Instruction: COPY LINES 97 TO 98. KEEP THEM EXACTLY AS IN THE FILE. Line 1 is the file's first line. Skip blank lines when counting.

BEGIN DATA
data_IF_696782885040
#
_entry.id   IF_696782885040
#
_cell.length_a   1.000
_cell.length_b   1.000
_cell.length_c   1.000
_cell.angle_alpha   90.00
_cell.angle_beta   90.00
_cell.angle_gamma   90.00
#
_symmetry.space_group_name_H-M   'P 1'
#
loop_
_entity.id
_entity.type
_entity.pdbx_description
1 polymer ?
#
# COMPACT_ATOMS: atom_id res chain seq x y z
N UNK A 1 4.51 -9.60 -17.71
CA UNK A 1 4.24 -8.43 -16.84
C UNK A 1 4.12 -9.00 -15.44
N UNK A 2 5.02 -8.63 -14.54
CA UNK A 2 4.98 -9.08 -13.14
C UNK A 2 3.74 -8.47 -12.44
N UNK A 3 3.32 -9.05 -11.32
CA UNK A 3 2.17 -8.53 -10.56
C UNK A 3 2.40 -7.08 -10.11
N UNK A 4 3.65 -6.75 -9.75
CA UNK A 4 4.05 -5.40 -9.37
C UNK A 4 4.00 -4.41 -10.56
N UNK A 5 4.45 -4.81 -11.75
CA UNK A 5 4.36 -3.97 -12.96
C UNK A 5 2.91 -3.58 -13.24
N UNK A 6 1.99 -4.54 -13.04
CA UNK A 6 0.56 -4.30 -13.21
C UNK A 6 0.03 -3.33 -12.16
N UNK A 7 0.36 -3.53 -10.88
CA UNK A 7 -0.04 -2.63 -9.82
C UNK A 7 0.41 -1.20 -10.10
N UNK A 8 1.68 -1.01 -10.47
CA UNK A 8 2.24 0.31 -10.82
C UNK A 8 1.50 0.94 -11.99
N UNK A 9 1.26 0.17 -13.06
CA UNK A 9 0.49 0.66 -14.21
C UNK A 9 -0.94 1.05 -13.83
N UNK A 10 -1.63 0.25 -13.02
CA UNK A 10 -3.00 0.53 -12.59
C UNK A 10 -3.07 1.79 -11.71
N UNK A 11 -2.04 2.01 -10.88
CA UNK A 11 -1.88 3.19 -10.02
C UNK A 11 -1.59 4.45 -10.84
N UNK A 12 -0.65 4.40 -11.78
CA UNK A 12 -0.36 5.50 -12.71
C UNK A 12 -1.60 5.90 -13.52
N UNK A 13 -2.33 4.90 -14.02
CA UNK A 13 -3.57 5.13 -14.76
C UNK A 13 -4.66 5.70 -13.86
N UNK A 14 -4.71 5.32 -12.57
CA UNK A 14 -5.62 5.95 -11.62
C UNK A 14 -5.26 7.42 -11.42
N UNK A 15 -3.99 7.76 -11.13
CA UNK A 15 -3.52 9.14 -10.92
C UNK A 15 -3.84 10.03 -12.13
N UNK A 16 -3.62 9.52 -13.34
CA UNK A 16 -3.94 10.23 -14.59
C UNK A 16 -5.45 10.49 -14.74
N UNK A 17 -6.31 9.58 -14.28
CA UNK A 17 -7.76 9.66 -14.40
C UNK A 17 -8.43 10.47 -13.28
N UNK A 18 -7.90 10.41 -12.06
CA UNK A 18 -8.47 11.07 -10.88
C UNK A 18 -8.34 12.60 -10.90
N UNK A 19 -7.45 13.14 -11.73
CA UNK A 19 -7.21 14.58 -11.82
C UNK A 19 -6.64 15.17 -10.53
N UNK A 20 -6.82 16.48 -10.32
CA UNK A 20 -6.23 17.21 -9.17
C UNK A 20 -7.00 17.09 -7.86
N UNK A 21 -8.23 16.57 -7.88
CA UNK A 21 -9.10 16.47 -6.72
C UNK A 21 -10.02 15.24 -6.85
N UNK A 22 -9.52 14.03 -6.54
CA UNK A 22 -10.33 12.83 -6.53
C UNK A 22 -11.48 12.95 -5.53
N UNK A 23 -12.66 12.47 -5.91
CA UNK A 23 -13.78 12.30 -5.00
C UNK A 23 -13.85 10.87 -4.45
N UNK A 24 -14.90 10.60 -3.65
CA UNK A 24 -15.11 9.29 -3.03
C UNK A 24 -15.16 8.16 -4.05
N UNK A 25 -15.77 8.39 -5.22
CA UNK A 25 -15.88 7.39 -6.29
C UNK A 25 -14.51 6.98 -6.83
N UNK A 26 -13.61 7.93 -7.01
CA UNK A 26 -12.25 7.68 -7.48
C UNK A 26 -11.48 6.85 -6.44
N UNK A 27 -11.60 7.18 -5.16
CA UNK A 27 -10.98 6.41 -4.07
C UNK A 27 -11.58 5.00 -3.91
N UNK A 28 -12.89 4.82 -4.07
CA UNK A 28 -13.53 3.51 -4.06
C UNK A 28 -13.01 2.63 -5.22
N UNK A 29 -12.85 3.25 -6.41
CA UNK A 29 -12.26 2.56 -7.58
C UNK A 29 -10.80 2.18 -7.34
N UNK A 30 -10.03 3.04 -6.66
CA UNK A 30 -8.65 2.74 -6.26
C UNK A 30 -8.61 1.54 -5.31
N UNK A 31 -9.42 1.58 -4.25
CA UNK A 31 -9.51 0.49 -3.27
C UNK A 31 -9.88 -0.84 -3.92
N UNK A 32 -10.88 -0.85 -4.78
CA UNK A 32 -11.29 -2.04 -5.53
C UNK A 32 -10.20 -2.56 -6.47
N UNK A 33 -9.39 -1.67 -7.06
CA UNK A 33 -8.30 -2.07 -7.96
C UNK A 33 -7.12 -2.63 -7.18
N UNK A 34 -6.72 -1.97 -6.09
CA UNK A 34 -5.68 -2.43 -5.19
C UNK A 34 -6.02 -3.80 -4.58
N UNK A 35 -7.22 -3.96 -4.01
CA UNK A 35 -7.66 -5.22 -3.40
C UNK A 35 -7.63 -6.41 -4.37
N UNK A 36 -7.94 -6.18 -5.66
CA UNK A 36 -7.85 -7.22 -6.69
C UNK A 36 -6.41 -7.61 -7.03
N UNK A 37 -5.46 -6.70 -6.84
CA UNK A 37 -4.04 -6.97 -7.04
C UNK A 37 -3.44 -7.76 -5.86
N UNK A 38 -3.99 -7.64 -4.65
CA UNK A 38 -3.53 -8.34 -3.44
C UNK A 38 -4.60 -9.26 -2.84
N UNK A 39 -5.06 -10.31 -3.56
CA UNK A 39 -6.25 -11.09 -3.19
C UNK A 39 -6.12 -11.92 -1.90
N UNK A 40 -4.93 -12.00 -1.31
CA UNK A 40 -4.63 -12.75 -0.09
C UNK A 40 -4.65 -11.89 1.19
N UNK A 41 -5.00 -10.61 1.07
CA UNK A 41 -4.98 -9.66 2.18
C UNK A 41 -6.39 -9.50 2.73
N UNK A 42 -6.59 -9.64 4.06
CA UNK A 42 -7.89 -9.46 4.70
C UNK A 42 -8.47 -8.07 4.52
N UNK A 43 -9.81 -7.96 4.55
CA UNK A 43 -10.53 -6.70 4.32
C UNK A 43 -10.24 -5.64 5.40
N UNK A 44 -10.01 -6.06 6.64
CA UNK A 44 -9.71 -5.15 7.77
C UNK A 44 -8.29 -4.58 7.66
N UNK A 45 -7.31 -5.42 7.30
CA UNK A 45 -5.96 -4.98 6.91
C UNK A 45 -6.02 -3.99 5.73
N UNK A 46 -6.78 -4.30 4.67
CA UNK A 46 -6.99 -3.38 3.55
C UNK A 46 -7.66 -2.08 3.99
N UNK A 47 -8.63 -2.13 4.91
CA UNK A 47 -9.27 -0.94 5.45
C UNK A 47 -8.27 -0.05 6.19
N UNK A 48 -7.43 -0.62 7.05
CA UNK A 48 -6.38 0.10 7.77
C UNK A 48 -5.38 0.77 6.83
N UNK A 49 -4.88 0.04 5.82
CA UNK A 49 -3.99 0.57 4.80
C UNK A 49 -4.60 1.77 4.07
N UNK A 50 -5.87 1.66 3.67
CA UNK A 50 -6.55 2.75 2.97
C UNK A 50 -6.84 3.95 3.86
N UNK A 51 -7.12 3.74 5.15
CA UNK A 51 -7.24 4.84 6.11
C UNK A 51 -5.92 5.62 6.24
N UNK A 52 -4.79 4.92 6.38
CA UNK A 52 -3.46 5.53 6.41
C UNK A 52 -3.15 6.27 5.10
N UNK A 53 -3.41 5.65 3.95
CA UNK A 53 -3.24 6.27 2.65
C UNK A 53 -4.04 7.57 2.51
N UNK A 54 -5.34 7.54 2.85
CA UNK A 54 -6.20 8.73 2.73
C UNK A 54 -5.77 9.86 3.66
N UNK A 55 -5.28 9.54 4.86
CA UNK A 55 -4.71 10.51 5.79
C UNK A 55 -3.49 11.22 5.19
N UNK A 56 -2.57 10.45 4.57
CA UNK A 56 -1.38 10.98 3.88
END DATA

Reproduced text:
CA UNK A 26 -12.25 7.68 -7.48
C UNK A 26 -11.48 6.85 -6.44